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All Critics (17)
| Top Critics (6)
| Fresh (14)
| Rotten (3)
| DVD (1)
Beresford, adapting Joyce Cary's 1939 novel, looks at the psychological relationships inherent in colonialism with some subtlety.
Beresford and writer William Boyd have delivered a film strangely devoid of emotion and lacking a clear point of view.
The film works well as far as it goes, but some of the story's emotional power is denatured or lost.
No great friend of colonialism, Beresford makes his point without losing sight of either history or its mostly unsung heroes.
Although this colonial satire has intelligent aims, it's always a degree or two off the mark.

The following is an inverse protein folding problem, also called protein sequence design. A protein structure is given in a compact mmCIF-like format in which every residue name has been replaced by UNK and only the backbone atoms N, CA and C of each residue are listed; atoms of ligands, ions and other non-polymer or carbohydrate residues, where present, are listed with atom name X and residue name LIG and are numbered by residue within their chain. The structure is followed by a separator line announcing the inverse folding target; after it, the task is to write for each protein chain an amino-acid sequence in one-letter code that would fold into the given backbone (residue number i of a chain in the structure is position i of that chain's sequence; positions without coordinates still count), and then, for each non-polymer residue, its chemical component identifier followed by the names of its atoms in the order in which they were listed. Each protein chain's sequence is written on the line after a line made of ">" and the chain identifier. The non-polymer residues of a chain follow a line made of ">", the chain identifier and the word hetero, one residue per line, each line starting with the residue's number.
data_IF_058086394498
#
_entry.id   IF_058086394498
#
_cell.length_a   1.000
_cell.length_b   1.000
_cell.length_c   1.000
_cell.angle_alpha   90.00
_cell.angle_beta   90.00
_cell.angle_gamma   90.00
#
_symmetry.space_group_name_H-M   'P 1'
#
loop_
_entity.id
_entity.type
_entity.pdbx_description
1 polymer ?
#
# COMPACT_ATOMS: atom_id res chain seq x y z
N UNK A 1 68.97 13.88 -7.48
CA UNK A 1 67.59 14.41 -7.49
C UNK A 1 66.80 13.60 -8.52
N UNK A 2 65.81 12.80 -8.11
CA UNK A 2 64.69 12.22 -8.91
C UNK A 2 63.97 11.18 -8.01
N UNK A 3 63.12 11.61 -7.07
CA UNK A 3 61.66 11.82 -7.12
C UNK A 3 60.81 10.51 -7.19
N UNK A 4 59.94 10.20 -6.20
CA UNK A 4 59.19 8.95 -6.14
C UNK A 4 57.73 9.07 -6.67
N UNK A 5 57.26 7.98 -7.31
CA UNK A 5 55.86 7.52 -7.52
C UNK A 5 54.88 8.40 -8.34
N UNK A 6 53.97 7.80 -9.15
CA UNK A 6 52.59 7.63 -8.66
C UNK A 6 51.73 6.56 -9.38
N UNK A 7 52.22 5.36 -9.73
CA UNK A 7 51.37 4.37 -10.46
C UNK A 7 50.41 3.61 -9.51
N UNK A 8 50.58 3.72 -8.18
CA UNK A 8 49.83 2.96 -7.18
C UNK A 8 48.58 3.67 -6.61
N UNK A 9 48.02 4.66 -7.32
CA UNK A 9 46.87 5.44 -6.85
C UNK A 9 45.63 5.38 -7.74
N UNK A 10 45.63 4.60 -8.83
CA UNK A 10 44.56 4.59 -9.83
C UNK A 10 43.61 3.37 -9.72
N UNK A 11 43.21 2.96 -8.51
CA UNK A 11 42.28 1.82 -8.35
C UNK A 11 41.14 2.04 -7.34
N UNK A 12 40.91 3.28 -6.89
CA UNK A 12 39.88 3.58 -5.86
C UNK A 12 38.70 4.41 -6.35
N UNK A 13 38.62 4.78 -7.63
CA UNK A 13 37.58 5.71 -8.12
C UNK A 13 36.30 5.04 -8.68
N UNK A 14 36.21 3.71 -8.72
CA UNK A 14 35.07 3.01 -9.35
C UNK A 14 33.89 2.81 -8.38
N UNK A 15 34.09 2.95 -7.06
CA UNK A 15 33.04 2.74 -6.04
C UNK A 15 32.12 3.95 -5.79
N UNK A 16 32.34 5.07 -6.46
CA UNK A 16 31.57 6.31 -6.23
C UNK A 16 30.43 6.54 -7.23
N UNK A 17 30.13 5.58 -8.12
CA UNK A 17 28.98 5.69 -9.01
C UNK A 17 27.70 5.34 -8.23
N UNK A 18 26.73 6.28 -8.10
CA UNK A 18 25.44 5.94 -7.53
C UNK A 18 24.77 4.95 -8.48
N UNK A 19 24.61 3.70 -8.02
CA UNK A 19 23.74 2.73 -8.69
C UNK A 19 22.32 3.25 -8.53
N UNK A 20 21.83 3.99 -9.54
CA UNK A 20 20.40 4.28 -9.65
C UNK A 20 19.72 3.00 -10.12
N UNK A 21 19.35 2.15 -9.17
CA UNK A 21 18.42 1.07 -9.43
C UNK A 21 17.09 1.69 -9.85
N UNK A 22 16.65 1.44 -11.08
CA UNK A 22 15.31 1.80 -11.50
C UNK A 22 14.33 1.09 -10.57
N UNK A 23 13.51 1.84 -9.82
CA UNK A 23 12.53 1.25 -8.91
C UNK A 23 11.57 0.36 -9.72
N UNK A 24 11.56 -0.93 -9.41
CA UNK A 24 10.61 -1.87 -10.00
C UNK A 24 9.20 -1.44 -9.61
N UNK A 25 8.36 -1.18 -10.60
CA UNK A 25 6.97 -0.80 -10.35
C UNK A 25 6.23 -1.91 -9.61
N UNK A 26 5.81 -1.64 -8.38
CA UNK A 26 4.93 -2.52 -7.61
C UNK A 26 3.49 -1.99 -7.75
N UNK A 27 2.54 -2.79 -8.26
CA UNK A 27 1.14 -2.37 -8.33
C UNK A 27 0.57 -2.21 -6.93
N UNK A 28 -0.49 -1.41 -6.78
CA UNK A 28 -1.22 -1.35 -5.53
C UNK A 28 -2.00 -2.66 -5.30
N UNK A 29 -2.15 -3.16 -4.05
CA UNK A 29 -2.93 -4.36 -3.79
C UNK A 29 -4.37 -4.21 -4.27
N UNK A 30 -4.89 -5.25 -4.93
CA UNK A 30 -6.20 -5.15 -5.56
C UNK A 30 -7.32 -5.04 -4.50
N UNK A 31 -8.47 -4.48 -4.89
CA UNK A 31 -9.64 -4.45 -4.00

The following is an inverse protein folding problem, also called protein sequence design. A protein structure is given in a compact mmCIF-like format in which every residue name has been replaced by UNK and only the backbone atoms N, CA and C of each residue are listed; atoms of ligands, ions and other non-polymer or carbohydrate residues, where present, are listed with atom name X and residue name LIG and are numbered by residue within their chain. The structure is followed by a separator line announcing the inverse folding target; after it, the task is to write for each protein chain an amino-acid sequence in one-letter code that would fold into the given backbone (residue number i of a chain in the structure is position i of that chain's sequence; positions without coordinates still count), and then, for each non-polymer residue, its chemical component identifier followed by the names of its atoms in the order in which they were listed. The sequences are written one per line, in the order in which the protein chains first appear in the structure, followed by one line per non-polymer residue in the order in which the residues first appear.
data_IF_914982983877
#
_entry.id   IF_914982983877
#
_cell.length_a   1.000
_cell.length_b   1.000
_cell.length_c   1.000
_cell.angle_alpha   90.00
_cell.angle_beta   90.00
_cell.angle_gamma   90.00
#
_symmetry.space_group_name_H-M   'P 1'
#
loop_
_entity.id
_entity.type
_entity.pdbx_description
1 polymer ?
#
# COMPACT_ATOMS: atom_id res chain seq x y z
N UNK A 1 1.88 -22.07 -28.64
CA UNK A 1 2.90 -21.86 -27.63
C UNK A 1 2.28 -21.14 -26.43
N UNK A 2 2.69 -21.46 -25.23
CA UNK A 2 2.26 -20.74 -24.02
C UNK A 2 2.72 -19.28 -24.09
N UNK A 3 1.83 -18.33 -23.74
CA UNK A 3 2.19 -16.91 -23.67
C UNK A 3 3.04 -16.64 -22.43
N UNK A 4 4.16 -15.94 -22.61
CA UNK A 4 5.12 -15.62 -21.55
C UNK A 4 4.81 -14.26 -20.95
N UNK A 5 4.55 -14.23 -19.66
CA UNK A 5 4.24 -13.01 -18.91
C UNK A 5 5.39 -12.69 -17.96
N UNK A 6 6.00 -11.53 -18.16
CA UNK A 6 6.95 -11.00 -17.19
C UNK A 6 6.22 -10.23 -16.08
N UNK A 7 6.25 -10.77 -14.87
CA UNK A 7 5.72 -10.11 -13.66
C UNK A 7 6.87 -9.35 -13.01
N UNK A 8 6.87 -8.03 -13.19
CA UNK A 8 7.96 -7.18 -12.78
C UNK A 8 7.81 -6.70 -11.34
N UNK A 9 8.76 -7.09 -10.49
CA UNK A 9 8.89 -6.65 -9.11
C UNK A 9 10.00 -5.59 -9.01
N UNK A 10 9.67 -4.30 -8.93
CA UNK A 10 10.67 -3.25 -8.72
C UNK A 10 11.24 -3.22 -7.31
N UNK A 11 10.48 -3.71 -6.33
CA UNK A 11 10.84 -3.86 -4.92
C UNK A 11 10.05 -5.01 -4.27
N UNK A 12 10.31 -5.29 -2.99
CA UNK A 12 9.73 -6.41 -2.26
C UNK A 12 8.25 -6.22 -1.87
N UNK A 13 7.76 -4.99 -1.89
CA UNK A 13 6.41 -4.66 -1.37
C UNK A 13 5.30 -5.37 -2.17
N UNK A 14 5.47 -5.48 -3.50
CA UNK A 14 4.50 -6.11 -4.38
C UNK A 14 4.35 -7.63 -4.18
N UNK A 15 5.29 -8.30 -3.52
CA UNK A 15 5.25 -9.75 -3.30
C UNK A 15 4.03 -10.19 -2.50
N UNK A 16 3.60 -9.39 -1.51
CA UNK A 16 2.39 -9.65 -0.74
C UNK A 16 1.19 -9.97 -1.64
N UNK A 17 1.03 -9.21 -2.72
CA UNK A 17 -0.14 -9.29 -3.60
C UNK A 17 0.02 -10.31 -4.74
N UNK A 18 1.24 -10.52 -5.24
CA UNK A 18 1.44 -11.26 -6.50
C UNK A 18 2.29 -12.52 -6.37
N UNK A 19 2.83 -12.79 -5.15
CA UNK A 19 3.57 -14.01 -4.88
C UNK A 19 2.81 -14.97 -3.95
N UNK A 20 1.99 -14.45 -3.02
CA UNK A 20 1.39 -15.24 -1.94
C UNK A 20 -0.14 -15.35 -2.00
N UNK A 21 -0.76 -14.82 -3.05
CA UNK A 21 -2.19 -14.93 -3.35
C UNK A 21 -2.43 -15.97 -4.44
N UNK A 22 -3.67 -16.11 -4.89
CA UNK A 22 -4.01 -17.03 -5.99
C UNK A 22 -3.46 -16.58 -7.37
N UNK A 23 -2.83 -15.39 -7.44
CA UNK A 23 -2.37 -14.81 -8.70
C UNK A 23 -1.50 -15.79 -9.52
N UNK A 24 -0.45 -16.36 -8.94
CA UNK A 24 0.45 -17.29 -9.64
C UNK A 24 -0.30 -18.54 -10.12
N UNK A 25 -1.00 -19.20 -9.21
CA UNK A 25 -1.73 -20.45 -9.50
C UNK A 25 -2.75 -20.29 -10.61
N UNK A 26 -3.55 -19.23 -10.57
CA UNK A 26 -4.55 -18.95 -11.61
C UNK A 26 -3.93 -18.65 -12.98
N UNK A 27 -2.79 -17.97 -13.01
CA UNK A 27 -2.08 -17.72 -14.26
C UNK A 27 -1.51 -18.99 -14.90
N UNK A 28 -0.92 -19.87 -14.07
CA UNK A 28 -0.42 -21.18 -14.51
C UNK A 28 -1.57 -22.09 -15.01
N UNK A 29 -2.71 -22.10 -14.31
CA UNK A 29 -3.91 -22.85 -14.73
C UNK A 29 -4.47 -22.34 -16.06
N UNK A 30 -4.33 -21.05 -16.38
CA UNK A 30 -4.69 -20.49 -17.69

I have seen "Mister Johnson" two times, and both times I admired its sense of time and place, and the thoughtful performances of Eziashi, Brosnan and Woodward.
Eziashi delivers an exquisite performance.
To both the humane Rudbeck, intelligently played by Pierce Brosnan, and the abusive drunkard Gollup, Johnson is a cipher.
This just doesn't really work, but then, neither did the novel.
A richly nuanced and well-acted screen version of Joyce Cary's 1839 novel.
Issues of race and racism here are as vague as they were in Driving Miss Daisy, and you are left with the impression Beresford is happy to dodge the issues he dabbles with.
A standout performance by Maynard Eziashi in the title role
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